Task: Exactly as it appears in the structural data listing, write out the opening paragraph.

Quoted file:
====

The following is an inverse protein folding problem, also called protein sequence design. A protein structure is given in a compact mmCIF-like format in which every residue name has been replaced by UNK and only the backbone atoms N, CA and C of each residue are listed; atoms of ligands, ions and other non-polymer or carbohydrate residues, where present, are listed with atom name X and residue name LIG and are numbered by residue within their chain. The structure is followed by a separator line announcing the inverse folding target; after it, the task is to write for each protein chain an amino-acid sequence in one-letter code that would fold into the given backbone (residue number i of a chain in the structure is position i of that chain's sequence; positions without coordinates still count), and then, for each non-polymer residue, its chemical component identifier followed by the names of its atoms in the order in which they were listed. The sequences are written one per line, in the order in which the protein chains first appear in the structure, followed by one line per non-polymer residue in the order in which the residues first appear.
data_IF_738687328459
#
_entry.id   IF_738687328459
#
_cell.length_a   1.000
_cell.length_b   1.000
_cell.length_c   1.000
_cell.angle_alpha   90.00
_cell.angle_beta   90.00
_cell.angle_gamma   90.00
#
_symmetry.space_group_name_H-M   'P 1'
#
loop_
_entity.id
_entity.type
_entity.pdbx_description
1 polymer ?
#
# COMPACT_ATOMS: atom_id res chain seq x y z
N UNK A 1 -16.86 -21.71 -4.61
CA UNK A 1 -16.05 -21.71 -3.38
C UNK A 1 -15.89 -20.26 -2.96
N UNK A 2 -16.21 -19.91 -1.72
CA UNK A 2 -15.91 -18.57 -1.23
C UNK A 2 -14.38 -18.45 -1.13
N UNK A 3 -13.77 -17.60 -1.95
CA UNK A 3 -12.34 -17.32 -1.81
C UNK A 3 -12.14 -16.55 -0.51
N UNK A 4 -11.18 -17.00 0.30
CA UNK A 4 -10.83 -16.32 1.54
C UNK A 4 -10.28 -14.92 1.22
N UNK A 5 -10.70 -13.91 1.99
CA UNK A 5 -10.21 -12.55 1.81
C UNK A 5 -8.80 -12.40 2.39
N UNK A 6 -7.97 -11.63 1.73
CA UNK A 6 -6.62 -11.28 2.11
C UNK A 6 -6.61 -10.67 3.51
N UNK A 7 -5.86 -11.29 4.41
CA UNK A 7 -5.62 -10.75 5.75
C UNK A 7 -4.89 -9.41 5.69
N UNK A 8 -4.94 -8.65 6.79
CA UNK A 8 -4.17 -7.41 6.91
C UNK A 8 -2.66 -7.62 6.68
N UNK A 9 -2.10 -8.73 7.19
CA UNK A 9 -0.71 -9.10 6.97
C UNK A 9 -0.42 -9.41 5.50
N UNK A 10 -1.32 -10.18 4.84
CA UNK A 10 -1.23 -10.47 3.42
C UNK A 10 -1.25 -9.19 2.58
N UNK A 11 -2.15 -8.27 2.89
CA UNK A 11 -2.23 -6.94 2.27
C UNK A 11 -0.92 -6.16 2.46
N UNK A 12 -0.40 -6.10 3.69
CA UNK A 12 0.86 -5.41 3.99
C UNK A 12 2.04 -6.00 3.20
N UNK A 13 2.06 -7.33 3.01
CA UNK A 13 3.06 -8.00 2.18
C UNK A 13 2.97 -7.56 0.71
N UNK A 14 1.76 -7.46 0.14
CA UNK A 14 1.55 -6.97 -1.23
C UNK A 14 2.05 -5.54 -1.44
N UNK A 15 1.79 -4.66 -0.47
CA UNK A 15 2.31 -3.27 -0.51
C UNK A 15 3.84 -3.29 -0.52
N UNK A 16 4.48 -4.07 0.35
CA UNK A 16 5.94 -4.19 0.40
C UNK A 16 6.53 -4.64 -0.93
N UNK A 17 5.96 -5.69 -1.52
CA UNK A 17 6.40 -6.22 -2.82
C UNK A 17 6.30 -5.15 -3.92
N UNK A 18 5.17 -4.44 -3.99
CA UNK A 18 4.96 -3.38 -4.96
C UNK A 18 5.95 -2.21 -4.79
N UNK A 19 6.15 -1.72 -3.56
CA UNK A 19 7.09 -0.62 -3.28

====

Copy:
The following is an inverse protein folding problem, also called protein sequence design. A protein structure is given in a compact mmCIF-like format in which every residue name has been replaced by UNK and only the backbone atoms N, CA and C of each residue are listed; atoms of ligands, ions and other non-polymer or carbohydrate residues, where present, are listed with atom name X and residue name LIG and are numbered by residue within their chain. The structure is followed by a separator line announcing the inverse folding target; after it, the task is to write for each protein chain an amino-acid sequence in one-letter code that would fold into the given backbone (residue number i of a chain in the structure is position i of that chain's sequence; positions without coordinates still count), and then, for each non-polymer residue, its chemical component identifier followed by the names of its atoms in the order in which they were listed. The sequences are written one per line, in the order in which the protein chains first appear in the structure, followed by one line per non-polymer residue in the order in which the residues first appear.